A lord, three knights of the realm, and a core fund of £32m. underpinned, at Britain’s naval heart, the claim that they were “absolutely confident we can win it, we wouldn’t be standing here if we didn’t think that.”
Here was the National Maritime Museum, the Lord was Michael Grade, and the knights were Charles Dunstone of Carphone Warehouse and now Dixon group fame, Keith Mills of Air Miles, Tottenham Hotspur and London 2012 fame, and the man they were all there to support, Ben Ainslie, of four Olympic golds and a silver fame.
And the focus of their ambition is the America’s Cup, spawned in the waters of the Solent in 1851 and developed into one of the quirkiest competitions in international sport.
Lending her support was the Duchess of Cambridge, who enjoys a bit of yachting herself, but the main business was to introduce some key members of the Ben Ainslie Racing team and launch an assault on to a strengthening British economy to raise the other £48m.
“It would,” said Ainslie, “give us a realistic budget to go out there and win.” He confirmed that a challenger entry, accompanied by a non-refundable £1m. would be with the San Francisco-based defender, Oracle Team USA, ahead of the deadline of 8 August. Another million is needed by the end of the year plus a performance bond of a third million.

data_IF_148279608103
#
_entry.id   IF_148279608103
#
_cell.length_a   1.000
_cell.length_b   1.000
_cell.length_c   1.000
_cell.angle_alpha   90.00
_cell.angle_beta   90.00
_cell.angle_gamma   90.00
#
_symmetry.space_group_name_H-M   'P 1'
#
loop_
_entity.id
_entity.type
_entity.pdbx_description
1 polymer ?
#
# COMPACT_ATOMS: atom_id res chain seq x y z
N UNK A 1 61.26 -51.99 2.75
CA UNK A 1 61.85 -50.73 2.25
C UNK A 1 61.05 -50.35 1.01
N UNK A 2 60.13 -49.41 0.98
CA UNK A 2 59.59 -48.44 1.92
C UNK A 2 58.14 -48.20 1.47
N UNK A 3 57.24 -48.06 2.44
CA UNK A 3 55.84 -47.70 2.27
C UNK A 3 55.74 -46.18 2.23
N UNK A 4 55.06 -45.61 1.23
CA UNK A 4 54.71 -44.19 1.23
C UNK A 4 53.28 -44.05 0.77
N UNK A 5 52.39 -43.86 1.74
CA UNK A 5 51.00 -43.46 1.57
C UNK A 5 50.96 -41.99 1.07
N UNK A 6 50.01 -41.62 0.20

He introduced the two key members of his design team, Andy Claughton, who has been around the America’s Cup block for a few years, and star signing Dirk Kramers, who helped lead Oracle to its remarkable defence in the comeback from 1-8 down to 9-8 winner last year. Ainslie was onboard for the fight back.
He also introduced a further five of the core crew members – the squad will grow – three of them British and two Kiwis. Jono Macbeth, he said, was a no-brainer choice also recruited from Oracle and Andy McLean.
The three Brits are long-time associate Matt Cornwell, Nick Hutton, and David ‘Freddie’ Carr, son of former Royal Yachting Association and now UK Sport chair Rod Carr.
Ainslie was diplomatically careful when saying that he was discussing “issues” around the rules issued last week for the 2017 defence – venue as yet unknown. The Italians, who unveil their new base at Cagliari on Thursday, are fuming at what they see as “naked dictatorship.”Reuse content